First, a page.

The Ottawa International Writers Festival kicked off its tenth anniversary celebration by celebrating another anniversary, Exile’s 30th, this afternoon. The turn-out was excellent for such a blustery day. Founder and editor Barry Callaghan spoke for a few minutes about the start of Exile Editions, after losing a job and receiving seed money from a professor for Exile Quarterly. Exile has published great writing from writers all over the world. Four of these read today.
I enjoyed both the fiction (James Bacque and Seán Virgo), and poetry, but here I’ll concentrate on the poetry. The first reader, former Ottawa resident Priscila Uppal, read from Exile Editions 300th book published. I don’t have the title of her publication. Can’t find it anywhere on Exile’s site or elsewhere, that’s how recent it is, I guess. Her poems were like mini stories and juxtaposed entertaining and absurd fantasy with day-to-day reality. One of her poems, Cleaning the Piano talked about how a woman found her orgasm in a song.
Poet Janice Kulyk Keefer read from a special limited edition chapbook (signed and numbered in 50 copies, of which I snagged # 37) called Jasmine from the Balcony, which is a suite of poems from her soon-to-be-released poetry collection, Midnight Stroll. The poems were mesmerizing glimpses into the life of Amsterdam writer Etty Hillesum, who kept diaries and journals on her experiences in World War II, volunteered at a concentration camp and perished in Auschwitz at the young age of 29. The book also features the drawings of Claire Weissman Wilks, the photography of Goran Petkovsky. The cover and additional artwork was done by Natalka Hussar.
There were lines of such beauty in Ms. Kulyk Keefer’s reading that I wanted to just have the whole room stop and pause on just one line. “And when/I can no longer write,/I’ll have this one thing left://to simply lie down and try/to be a prayer.” Packing for Transit.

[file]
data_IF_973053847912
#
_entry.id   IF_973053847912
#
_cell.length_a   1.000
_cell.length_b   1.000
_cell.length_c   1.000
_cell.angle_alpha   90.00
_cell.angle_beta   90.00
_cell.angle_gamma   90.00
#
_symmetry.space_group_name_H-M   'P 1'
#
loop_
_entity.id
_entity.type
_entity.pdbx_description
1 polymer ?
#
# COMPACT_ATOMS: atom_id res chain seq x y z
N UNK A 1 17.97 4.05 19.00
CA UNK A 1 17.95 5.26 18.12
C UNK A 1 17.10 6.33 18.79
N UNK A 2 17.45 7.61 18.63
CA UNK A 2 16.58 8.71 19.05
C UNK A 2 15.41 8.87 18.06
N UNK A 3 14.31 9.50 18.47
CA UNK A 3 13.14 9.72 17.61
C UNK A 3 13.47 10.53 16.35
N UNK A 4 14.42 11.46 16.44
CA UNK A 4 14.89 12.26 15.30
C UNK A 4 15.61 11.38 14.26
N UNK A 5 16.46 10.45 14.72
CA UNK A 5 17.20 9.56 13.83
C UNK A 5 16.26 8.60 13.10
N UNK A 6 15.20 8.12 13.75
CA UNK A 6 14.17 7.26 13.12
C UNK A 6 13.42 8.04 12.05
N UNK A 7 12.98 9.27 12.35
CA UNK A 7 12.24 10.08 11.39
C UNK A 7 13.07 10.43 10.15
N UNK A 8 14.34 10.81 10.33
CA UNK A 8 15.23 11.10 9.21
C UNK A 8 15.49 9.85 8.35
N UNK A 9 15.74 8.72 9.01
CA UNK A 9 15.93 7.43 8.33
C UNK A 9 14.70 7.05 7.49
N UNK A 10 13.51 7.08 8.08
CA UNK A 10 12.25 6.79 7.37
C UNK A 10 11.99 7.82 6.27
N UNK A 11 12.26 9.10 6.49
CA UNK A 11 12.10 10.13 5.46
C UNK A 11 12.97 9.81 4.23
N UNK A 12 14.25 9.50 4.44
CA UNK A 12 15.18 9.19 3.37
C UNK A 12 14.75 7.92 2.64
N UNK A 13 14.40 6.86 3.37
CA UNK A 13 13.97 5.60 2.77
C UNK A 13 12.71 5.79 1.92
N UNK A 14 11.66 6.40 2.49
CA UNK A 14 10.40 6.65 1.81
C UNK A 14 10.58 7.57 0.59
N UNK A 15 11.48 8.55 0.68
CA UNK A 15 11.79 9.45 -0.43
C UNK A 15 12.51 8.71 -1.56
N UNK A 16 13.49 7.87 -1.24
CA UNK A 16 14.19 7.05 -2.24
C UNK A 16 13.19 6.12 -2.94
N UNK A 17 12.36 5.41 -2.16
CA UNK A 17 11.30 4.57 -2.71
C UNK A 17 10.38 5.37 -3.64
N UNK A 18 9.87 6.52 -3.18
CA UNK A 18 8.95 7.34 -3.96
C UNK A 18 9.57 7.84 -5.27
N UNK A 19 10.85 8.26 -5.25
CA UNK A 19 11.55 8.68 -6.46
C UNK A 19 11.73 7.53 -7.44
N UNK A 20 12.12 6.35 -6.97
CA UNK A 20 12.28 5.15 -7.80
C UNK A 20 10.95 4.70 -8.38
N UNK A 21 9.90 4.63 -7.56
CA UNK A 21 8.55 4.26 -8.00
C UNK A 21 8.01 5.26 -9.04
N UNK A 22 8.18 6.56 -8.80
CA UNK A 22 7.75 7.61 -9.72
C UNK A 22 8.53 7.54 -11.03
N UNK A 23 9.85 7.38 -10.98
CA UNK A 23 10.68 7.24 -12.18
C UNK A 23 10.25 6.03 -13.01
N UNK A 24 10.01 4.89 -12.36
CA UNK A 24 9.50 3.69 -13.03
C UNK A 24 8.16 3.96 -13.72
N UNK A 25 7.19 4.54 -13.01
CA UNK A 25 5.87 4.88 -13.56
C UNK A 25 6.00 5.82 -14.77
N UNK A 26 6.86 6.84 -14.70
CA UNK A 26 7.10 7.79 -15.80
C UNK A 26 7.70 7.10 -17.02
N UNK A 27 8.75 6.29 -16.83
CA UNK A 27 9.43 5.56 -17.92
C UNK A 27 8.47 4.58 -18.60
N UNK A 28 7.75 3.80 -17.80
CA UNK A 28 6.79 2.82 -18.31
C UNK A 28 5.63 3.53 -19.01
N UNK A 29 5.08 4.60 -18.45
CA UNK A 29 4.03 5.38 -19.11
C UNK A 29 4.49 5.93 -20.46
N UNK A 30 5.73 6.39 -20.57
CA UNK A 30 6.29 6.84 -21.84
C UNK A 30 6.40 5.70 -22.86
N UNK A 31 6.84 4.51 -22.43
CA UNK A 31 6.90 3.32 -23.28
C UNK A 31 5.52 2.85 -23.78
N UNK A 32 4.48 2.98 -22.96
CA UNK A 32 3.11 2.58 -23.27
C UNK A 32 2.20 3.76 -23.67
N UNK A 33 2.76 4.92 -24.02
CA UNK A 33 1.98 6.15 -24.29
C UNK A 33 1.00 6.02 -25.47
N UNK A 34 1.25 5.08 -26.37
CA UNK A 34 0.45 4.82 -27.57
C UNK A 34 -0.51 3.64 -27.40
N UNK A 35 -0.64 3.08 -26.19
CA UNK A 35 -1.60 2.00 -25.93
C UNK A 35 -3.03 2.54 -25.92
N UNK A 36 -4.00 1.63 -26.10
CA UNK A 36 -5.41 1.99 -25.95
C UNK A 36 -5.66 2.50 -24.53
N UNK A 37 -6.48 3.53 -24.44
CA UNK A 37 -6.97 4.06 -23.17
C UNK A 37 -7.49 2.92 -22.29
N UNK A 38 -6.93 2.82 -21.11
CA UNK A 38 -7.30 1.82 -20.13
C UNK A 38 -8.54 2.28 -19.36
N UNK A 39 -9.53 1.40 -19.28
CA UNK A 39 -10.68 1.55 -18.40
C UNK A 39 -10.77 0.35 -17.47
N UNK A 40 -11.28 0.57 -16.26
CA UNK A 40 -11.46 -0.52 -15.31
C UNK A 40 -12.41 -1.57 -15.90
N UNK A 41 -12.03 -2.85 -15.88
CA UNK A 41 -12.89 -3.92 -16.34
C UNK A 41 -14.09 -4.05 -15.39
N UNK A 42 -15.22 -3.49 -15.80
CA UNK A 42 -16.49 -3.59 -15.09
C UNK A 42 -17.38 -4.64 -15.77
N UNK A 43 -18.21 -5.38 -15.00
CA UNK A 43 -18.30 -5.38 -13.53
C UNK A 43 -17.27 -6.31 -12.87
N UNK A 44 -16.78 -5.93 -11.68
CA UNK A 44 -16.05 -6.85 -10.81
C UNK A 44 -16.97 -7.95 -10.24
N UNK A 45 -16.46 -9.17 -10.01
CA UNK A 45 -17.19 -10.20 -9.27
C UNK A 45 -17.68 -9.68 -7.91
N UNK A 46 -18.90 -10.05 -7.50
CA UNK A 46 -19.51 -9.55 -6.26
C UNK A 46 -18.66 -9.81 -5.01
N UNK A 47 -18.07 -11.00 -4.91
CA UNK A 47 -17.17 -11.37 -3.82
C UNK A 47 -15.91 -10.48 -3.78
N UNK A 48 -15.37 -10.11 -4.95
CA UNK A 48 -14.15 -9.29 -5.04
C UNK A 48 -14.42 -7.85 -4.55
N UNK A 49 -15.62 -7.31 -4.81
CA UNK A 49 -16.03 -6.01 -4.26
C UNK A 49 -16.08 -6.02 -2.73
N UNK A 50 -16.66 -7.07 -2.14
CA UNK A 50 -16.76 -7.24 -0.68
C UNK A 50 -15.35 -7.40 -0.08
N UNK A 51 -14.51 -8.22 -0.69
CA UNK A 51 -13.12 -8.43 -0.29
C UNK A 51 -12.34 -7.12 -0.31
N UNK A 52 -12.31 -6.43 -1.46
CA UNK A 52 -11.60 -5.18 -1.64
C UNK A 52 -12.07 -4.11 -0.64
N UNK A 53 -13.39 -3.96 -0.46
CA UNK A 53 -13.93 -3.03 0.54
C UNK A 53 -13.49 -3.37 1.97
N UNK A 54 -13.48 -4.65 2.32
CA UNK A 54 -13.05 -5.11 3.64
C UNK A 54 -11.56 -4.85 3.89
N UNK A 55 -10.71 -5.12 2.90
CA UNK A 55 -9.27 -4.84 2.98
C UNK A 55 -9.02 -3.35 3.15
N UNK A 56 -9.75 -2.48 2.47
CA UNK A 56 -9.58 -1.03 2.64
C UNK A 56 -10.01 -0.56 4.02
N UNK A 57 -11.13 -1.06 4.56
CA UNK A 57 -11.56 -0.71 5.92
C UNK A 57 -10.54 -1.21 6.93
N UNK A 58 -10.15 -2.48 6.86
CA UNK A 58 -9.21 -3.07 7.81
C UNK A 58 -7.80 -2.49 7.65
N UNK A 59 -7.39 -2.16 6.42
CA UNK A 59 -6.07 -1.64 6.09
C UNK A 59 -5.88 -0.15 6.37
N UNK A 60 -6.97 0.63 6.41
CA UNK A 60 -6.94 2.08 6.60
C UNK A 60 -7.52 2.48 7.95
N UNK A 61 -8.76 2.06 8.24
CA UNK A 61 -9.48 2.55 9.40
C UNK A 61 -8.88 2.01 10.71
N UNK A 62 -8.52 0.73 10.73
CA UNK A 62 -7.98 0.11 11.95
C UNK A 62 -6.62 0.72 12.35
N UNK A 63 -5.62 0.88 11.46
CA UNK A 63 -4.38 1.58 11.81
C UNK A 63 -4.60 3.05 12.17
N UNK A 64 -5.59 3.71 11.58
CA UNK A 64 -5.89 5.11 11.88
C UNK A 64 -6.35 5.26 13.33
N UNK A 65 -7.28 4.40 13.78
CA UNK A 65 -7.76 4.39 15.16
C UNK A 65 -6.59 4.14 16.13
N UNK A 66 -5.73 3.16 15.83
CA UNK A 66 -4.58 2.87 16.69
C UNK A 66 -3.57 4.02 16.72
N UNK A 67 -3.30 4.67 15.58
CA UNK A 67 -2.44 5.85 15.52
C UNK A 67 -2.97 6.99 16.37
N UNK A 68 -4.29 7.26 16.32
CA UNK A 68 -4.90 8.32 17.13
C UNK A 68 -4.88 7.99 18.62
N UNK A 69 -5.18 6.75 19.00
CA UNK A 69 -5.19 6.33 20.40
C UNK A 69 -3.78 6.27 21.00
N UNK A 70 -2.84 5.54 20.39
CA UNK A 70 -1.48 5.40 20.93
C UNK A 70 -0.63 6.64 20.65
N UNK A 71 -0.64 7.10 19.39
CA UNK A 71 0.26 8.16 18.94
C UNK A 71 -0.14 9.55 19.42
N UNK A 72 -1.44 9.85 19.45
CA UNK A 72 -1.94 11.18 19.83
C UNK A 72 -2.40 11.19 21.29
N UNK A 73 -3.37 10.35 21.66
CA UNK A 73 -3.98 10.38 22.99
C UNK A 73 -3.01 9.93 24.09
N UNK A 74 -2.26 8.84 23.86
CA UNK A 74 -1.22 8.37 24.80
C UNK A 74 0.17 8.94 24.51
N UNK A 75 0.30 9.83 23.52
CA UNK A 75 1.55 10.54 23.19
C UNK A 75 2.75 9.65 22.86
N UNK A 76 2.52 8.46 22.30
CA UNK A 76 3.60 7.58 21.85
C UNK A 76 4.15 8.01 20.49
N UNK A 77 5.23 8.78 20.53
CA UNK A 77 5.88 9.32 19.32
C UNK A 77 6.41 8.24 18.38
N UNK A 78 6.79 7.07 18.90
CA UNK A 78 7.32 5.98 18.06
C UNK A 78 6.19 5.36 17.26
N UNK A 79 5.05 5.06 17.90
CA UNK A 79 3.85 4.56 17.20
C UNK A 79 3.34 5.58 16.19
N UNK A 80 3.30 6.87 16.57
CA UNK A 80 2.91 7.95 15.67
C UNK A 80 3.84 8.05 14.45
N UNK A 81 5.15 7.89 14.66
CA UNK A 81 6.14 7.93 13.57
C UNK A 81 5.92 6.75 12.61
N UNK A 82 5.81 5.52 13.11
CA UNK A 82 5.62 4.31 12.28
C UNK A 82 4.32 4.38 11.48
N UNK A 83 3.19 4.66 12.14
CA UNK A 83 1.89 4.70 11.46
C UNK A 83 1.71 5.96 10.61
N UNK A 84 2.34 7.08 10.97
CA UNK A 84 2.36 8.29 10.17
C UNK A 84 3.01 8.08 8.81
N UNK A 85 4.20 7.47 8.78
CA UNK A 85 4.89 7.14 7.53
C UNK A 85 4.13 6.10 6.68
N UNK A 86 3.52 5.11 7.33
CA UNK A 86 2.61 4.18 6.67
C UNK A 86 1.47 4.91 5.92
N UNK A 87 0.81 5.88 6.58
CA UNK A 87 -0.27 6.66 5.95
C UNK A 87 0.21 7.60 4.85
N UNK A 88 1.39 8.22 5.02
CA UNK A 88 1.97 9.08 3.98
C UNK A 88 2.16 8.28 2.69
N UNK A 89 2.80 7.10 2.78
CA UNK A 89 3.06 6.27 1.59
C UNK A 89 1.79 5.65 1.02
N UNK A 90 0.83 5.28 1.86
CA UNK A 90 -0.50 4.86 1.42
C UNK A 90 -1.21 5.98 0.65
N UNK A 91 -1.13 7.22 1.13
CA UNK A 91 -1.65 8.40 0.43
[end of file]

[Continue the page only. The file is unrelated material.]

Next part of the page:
As a special treat Barry Callaghan read also from Raise You Ten: Essays and Encounters 1964-2004 (either Volume one or volume two, I’m not quite sure which). Like Kulyk-Keefer and novelist, James Bacque, Callaghan’s writing contained a reference to World War II, the tattoo with numbers on it, encountered by a man’s lover, a mermaid, or was she? I liked the sensuousness of Callaghan’s words and his description of the scent of the ocean from the woman’s body and smoke from the man’s. Callaghan is the type of man you need to listen to while sipping a few glasses of single malt, the fire burning down your throat, his words filling your mind and sating you, right along with the whisky.
I can’t resist quoting Barry Callaghan, thanks to the kind audience member who asked him to repeat his quote on maturity which he first gave when discussing the idea of starting a publishing house.
“Maturity is the ready acceptance of the inevitability of the defeat of your dreams.”
Aren’t we glad that Mr. Callaghan resisted maturity. Exile Editions sounds like it will be around for another 30 years. And perhaps this gives hope to up and coming young presses like Chaudiere Books!